A few days ago, thousands of miles from La Jolla in the small East African country of Rwanda, La Jolla native Emily Packer helped launch a Kickstarter campaign to fund the production of Coldharbour Tiles, a luxury eco-tile company, which makes wall and decorative tiles from 100-percent recycled plastic waste.
The intent of the Kickstarter, which went live Feb. 25, is to increase production to manufacture and distribute the tiles — which come in three shapes (hexagon, rectangle and a small square) and a variety of colors based on available plastics — and get one step closer to reducing the massive amounts of plastic pollution that ends up in the ocean each year.
“When you start reading about what plastics do to eco-systems, to the oceans … it can feel like this far away thing happening ‘out there’ that we don’t have much connection to, but it is now in our food systems, it’s everywhere,” she told La Jolla Light. “We have to reduce our plastic footprint and work together on it.”
A videographer of 10 years — and the daughter of famed Padres sportscaster Dick Enberg — Packer has seen first-hand the impoverished corners of the world where plastic pollution is rampant. And while motivated to do something to reduce plastic waste, she said she didn’t want to simply delay the problem.
“Even if you reuse plastic or recycle it into another disposable item, you will eventually throw it out and you have the same problem,” she said. “I wanted to make something with longevity.”
Choosing tiles for kitchens or bathrooms, she reached out to local resources and “youtubed” her way through the process. “I connected with an engineering school here and worked with interns. We pieced together the machines and tested ways to melt the plastic and figured out a system that worked for us,” she explained. “Then we connected with a waste management company here. We use HDPE food grade plastic, such as bottle caps, shampoo bottles, etc. But there isn’t a sorting system here. So my team and I go in and pick out the pieces we need. There is also a strong ex-pats group that collect plastic at their homes and drop it off and we work with an old school that gives us their plastics.”
From there, using a rented-out space at a local engineering college, the Coldharbour Tiles team washes the plastics by hand to rid it of any glue or food waste, sort it by color, shreds the plastic into tiny pellets, and uses the pellets to fill hand-made molds in the three shapes — before throwing the molds into an oven for an intentionally slow cook.
Packer explained: “There is a certain temperature at which plastic creates more toxic fumes, so we have to cook them at a low temperatures for 40 minutes and use a compression machine to shape (the tiles), cool them, sand and buffer them. To give them that shine, we coat it with organic Rwandan beeswax rather than a glaze.”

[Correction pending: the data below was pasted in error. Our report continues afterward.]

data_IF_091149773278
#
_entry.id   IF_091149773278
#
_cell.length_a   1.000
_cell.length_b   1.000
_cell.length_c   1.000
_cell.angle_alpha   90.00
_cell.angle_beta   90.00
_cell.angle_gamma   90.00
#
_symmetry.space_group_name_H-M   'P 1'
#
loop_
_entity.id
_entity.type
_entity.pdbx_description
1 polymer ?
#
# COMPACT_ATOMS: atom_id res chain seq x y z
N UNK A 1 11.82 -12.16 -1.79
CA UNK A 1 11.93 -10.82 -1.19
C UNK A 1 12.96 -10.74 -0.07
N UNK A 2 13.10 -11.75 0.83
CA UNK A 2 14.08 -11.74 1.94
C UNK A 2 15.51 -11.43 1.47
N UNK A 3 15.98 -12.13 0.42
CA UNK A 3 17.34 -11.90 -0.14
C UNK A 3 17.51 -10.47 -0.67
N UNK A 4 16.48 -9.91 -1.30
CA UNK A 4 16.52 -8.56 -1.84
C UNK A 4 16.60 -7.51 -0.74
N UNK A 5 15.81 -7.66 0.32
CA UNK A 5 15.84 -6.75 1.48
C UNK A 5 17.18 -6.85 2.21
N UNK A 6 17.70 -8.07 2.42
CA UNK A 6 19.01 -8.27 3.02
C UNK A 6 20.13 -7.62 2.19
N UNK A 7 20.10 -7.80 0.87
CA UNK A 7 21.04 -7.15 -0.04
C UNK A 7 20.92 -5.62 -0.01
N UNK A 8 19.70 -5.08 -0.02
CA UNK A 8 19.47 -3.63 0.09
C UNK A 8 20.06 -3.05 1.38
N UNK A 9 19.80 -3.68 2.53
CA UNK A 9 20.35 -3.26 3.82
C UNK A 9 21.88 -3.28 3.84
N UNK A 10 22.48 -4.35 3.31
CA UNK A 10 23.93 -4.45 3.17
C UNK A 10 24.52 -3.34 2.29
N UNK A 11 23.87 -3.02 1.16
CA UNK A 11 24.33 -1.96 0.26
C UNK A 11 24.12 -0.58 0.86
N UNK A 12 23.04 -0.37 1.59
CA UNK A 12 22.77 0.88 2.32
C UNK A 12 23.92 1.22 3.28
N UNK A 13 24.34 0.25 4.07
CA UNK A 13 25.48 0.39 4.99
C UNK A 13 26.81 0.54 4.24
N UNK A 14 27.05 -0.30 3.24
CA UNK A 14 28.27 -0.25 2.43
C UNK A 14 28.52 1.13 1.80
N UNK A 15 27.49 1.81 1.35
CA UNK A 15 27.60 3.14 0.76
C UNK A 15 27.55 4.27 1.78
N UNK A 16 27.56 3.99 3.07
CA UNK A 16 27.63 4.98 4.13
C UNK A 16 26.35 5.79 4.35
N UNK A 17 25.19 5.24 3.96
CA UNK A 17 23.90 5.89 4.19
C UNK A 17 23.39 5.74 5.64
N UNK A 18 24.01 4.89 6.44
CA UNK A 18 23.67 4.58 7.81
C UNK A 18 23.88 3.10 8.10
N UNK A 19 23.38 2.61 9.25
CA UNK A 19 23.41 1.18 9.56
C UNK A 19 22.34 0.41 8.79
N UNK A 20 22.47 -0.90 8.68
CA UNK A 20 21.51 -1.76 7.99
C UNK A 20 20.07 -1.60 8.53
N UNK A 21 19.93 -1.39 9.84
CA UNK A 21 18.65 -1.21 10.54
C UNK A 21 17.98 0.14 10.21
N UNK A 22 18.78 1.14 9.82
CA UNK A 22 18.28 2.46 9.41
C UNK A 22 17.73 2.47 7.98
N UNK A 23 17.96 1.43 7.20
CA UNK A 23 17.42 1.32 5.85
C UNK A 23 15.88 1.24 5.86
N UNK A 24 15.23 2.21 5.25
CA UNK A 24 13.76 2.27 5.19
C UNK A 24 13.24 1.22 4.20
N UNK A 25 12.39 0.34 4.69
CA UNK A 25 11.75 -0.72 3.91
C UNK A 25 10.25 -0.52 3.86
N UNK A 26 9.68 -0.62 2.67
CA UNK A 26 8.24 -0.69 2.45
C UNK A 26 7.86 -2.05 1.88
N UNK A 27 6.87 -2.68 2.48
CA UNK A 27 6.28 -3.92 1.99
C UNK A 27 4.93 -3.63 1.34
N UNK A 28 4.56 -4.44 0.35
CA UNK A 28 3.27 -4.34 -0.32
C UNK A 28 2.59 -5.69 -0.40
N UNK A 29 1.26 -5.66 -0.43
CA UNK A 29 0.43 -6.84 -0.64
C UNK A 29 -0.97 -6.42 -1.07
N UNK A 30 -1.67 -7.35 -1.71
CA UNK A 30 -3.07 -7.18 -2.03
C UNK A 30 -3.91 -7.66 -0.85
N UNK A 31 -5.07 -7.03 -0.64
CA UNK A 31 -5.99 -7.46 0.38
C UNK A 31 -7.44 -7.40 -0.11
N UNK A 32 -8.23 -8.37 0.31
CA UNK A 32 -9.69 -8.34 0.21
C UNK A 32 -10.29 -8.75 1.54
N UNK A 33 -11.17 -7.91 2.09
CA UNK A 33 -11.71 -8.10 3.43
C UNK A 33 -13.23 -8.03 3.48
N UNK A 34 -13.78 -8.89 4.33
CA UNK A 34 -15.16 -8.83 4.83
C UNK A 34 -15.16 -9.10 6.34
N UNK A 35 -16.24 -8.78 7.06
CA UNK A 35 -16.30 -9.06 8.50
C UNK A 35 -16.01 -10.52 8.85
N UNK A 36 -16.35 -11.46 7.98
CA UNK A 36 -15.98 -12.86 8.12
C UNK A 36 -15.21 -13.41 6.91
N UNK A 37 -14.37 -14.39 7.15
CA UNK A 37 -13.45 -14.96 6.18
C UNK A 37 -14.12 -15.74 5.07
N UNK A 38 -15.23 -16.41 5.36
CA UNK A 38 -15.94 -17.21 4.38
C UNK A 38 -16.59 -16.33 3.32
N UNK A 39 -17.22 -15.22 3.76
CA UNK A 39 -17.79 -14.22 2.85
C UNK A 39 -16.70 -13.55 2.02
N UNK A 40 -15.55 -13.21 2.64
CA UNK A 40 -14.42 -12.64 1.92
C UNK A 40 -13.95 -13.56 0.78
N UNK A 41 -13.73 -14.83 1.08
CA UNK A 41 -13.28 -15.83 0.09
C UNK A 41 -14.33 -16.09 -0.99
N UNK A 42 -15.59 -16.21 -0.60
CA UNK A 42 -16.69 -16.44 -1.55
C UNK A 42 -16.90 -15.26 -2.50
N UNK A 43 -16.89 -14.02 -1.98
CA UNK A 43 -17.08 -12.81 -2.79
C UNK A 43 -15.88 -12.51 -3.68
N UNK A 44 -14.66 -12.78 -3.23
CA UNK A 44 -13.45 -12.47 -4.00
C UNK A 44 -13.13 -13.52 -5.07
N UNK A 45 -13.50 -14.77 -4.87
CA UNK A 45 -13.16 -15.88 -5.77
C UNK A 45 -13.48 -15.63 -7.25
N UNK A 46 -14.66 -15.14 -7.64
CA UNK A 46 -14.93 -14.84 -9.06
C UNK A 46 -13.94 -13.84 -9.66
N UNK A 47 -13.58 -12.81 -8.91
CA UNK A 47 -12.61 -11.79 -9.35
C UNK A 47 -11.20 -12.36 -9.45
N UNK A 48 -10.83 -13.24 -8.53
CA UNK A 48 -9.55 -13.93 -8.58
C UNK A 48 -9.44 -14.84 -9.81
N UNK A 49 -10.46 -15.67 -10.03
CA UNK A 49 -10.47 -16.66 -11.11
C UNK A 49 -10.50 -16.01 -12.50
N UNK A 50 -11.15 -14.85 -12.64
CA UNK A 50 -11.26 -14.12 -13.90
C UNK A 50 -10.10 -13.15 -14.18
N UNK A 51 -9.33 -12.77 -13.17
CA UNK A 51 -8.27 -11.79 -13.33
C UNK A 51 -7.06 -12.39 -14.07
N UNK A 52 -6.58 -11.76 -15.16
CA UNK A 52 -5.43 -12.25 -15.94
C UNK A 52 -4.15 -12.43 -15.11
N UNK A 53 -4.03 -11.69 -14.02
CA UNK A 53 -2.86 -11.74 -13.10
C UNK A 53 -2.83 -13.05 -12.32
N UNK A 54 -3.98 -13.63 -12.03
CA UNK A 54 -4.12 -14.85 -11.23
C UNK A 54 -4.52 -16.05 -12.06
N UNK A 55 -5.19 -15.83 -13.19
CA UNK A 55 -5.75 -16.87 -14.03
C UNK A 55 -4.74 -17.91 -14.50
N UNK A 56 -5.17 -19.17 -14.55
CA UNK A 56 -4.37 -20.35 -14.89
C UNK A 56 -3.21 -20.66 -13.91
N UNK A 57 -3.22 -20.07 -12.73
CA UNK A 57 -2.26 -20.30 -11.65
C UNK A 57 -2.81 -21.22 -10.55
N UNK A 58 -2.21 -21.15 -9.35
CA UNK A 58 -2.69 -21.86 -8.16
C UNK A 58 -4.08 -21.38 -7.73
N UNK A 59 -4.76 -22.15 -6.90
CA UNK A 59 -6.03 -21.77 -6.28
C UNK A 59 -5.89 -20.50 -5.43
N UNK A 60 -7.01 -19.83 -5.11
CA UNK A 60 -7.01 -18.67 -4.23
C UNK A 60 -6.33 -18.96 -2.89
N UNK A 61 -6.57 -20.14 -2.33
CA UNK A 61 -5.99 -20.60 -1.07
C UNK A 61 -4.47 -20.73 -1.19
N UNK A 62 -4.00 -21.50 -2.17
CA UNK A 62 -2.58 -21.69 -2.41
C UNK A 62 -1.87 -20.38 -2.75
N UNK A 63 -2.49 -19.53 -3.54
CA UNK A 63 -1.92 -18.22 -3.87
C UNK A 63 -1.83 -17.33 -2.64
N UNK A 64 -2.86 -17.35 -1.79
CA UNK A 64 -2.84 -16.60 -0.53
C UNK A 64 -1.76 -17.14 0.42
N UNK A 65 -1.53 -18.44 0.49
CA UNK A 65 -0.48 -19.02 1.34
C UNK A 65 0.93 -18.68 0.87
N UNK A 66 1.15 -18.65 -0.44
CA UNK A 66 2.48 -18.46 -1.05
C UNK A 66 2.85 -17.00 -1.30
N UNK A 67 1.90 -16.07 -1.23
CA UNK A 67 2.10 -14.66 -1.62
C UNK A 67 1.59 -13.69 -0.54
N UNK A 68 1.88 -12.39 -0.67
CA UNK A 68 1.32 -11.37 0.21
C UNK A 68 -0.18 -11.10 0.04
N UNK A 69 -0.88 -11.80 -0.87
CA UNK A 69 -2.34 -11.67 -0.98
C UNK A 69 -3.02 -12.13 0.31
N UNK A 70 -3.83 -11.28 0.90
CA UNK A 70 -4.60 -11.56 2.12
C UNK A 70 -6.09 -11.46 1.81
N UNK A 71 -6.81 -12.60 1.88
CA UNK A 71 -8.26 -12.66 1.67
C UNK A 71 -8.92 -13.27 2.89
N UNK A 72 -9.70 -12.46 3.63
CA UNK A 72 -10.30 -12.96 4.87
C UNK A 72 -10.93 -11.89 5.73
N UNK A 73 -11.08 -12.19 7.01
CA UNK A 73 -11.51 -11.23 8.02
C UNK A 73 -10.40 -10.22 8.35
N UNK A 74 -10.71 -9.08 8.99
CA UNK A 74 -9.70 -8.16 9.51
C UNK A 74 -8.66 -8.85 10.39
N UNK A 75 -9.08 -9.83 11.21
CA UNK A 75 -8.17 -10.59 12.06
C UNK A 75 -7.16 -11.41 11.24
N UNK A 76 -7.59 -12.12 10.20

All said, each hexagonal tiles uses 130 grams of plastic (the equivalent of 43 plastic bottle caps), each rectangle tile uses 80 grams of plastic (27 plastic bottle caps) and the small square uses three grams of plastic (1 plastic bottle cap). Keep in mind, it takes 93 rectangle tiles to fill one square meter.
And because the compilation of plastics is subject to availability, the colors end up being randomly diverse. “It ends up looking like stone because the colors are mixed,” she said. “It’s a cool, beautiful effect.”
Thus far, only one bathroom and kitchen have been tiled with this process. But should the Kickstarter page garner enough capital, Packer said they would expand sales to Europe and the United States, establish better access to recycling systems to increase their material, improve their assembly systems (ideally relying solely on renewable energy), and more.
But, perhaps most importantly, “If things took off, the impact on plastic re-usage and reduction would be huge,” she said.
According to press material, Coldharbour Tiles aims to recycle over two tons of plastic per day.
“Emily and I are both passionate about environmental justice,” said co-founder Jake Calhoun. “With her design and entrepreneurial experience, and my systems engineering and business background, we decided to build a plastics-recycling business that produces beautiful, sensible products. We felt that launching Coldharbour Tiles was the best way for us to play a small part in working toward a cleaner more sustainable planet.
“Not only are tiles a long-lasting and practical product, but they replace ceramic tiles, which can be environmentally detrimental due to the energy consumed during production and transportation, as well as the toxic chemicals often used during the glazing process. It is a nice product with a deeply important mission.”
For more information, visit coldharbourtiles.com